Because the Legislature wouldn't fix the inmate medical system, the state is
facing a $7-billion bill.
leaders are faced with the job of under-funding the state's already struggling
schools and cutting services to the poor because of a chronic budget shortfall,
exacerbated by the weak economy. But on the bright side, we stand to get a
whole bunch of gleaming new prison buildings.
The federal receiver in charge of the state's prison healthcare system has
requested $7 billion to pay for seven new facilities for chronically sick or
mentally ill inmates. The Legislature will have little choice but to go along
because the receiver, J. Clark Kelso, is backed by the power of the federal bench,
which can order the state to spend the money. This comes at a time when the
shortfall has been projected at up to $16.5 billion, though it has since been
reduced through borrowing and budget cuts.
Lawmakers are crying foul about the added burden on the budget, even though
they have no one but themselves to blame. A prison crisis that combines
overcrowding, a negligent healthcare program and a crumbling juvenile justice
system has been worsening for three decades, during which time dozens of
studies have chronicled the problems and pointed the way to solving them. The
reports are now gathering dust on a shelf somewhere, ignored by lawmakers.
Indeed, legislators and the electorate have decisively made matters worse by
approving get-tough-on-crime initiatives that further cram prisons and do
nothing to address conditions inside.
One of the latest studies, released in January 2007 by the independent state
oversight agency known as the Little Hoover Commission, is a model of the form.
It practically shrieked at lawmakers to implement the needed reforms, which
include creating an independent sentencing commission that could lengthen terms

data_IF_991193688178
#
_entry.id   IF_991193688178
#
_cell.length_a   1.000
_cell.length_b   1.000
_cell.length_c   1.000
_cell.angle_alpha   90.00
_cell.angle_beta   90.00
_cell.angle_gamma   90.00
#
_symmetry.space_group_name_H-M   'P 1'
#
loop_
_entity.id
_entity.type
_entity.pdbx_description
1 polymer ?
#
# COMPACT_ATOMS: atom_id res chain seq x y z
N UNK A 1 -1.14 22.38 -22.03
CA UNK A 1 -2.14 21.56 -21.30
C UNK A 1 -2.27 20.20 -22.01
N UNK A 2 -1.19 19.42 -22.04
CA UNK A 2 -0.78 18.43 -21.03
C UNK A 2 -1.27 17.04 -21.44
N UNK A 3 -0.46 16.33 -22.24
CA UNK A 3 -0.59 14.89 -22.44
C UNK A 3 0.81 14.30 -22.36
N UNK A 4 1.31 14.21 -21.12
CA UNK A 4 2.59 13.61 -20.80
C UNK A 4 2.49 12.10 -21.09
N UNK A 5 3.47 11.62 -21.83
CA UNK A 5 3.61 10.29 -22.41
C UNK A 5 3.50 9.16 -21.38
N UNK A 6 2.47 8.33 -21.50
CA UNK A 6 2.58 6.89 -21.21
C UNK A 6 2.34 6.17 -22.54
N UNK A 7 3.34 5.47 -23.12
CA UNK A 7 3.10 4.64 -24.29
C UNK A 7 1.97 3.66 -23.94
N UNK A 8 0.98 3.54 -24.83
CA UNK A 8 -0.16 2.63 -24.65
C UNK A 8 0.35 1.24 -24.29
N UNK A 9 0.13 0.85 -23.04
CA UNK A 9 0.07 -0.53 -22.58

for the most dangerous criminals while creating community-based options for
nonviolent offenders, reinventing the state's disastrously inefficient parole
system and expanding prison-based drug rehabilitation and job-training
later, the Legislature has acted on none of those recommendations. Its sole
accomplishment on corrections was to approve $7.9 billion in new prison and
jail construction. Kelso's order demonstrates the inadequacy of this strategy:
His call for $7 billion in bonds comes on top of what the Legislature has
approved, and all this construction still may not satisfy a separate
three-judge panel that is considering the overcrowding crisis and could order
further spending. We simply cannot build our way out of this problem, especially because
all these new facilities will add crushing operational expenses to future state
only solution is to cut the prison population by implementing reforms such as
those suggested by the Little Hoover Commission. And lawmakers might want to
get on with it before they get hit with another whopping bill from the federal
justice system. Delay and inaction have gotten us to this point; only the
courage to act on these proposals will get us out.
2008 Los Angeles Times